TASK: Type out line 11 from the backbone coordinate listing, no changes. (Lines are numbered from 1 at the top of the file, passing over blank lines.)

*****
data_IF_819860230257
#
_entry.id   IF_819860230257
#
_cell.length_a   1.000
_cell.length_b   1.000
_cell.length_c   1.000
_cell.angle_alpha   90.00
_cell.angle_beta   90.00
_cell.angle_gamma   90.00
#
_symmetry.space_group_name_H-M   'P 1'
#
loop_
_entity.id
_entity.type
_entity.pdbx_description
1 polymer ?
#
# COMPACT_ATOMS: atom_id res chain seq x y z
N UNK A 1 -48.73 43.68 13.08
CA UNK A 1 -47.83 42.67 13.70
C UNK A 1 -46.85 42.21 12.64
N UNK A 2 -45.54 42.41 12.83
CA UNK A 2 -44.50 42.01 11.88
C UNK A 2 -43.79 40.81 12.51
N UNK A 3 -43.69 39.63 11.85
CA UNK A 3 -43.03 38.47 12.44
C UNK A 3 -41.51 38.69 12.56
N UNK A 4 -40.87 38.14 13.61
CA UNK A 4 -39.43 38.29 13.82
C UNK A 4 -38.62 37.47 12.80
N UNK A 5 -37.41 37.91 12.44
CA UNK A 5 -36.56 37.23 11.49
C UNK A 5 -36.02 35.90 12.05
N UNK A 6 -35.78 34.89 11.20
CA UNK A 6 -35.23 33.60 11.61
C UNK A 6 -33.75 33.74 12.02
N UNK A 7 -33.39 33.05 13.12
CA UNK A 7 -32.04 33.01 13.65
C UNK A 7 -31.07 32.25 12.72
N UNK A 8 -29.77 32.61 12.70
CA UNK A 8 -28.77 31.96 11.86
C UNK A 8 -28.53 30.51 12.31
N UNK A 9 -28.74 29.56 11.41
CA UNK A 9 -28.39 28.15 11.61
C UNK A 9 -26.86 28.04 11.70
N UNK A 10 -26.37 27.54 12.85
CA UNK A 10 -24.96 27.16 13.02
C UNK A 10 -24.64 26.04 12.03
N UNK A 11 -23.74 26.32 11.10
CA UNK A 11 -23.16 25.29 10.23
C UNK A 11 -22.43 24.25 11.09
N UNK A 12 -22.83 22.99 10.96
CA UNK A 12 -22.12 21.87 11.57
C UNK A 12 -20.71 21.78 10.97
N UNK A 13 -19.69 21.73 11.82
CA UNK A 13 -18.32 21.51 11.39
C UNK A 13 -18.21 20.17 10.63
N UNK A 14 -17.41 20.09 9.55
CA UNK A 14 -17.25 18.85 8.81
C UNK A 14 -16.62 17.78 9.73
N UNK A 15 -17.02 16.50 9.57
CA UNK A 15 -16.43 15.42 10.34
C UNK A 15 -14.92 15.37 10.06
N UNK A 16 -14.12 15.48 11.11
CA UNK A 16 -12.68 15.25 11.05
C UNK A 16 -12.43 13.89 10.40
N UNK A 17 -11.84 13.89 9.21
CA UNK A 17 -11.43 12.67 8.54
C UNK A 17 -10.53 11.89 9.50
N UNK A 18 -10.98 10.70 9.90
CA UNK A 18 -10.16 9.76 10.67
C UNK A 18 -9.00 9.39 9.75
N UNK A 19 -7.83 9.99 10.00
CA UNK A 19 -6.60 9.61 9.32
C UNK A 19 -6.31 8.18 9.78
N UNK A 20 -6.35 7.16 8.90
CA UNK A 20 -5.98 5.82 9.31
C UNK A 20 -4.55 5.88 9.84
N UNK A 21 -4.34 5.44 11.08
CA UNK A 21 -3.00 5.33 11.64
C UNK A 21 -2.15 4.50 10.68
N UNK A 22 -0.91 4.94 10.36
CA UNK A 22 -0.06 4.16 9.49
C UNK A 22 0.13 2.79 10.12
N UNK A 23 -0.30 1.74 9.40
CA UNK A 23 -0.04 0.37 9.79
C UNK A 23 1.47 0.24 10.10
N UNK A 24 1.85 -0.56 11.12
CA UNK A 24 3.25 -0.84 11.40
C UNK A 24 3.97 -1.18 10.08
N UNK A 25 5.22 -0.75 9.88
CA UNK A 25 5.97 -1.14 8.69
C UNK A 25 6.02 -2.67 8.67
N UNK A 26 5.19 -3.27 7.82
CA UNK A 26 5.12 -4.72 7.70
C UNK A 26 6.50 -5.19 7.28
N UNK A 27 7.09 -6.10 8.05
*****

#